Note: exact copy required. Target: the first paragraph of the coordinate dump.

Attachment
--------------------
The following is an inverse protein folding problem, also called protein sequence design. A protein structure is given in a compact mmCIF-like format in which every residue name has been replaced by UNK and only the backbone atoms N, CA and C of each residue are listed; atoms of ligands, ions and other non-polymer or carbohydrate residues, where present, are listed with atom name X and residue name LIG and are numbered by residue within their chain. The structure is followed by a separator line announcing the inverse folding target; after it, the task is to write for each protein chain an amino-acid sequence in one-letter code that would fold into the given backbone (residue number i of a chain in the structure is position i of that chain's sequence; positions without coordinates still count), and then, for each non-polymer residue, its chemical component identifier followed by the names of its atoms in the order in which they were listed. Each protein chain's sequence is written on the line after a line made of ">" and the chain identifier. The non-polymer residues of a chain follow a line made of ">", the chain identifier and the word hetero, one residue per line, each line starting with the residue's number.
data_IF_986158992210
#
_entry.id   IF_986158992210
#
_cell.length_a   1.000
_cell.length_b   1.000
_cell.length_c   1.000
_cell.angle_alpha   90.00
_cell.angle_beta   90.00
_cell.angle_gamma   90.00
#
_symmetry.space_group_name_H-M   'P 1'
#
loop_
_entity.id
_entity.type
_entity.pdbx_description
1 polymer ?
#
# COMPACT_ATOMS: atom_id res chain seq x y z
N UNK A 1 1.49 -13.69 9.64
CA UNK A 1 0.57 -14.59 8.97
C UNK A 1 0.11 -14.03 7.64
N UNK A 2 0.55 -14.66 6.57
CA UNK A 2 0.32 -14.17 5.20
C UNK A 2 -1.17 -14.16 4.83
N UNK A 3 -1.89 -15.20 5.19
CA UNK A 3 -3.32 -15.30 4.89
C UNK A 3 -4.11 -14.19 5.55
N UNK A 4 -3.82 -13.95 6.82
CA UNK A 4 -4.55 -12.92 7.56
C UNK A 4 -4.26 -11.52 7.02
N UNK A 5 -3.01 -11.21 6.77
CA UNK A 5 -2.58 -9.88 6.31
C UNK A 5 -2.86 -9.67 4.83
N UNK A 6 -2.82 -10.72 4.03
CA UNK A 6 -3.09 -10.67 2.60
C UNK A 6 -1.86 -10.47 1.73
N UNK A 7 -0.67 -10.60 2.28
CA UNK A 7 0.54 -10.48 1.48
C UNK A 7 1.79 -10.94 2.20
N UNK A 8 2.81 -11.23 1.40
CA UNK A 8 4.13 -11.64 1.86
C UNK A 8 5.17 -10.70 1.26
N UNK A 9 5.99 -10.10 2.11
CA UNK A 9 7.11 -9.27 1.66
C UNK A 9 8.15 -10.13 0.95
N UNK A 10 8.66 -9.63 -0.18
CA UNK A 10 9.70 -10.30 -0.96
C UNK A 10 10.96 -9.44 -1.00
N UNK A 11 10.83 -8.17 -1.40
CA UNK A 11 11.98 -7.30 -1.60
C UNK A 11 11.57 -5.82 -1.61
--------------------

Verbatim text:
The following is an inverse protein folding problem, also called protein sequence design. A protein structure is given in a compact mmCIF-like format in which every residue name has been replaced by UNK and only the backbone atoms N, CA and C of each residue are listed; atoms of ligands, ions and other non-polymer or carbohydrate residues, where present, are listed with atom name X and residue name LIG and are numbered by residue within their chain. The structure is followed by a separator line announcing the inverse folding target; after it, the task is to write for each protein chain an amino-acid sequence in one-letter code that would fold into the given backbone (residue number i of a chain in the structure is position i of that chain's sequence; positions without coordinates still count), and then, for each non-polymer residue, its chemical component identifier followed by the names of its atoms in the order in which they were listed. Each protein chain's sequence is written on the line after a line made of ">" and the chain identifier. The non-polymer residues of a chain follow a line made of ">", the chain identifier and the word hetero, one residue per line, each line starting with the residue's number.